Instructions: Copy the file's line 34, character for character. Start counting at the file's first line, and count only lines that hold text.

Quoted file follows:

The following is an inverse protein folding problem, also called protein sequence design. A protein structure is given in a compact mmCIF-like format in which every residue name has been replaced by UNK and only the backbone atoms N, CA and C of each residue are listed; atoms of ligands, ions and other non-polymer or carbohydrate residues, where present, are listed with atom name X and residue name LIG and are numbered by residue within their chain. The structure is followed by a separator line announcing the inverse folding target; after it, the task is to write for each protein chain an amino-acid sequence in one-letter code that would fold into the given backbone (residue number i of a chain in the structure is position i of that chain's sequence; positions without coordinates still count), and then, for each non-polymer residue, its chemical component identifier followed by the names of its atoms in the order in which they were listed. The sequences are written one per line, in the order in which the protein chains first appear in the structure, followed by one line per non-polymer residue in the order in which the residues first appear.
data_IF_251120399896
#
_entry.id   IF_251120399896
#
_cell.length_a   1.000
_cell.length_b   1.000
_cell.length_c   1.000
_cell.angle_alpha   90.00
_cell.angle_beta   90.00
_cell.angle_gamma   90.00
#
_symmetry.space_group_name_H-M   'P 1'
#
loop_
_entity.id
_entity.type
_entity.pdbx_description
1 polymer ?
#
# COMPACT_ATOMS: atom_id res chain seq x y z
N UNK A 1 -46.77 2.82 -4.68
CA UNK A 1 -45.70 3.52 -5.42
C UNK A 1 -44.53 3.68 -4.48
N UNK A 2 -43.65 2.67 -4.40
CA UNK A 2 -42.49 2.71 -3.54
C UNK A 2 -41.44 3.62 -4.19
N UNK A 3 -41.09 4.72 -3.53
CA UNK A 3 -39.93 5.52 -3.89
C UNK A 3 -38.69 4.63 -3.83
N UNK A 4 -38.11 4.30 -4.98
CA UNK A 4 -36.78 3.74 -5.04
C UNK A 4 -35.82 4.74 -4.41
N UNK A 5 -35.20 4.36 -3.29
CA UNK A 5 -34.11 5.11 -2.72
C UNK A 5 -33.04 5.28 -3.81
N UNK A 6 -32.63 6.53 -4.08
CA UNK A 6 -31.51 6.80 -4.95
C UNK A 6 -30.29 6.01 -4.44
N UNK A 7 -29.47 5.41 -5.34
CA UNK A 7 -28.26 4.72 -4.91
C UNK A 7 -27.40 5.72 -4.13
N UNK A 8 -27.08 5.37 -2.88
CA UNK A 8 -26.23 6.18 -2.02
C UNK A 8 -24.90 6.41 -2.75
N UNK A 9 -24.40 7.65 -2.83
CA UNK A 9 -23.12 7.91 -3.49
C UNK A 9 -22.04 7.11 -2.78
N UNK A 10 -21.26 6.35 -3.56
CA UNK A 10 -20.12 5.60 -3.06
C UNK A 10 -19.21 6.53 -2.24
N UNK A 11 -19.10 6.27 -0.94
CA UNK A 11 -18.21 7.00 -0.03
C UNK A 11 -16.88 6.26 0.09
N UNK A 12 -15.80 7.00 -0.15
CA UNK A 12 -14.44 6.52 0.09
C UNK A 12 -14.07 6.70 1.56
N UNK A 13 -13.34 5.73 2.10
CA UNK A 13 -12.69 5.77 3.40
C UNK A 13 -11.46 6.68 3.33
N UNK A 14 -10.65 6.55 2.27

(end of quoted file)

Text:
N UNK A 5 -35.20 4.36 -3.29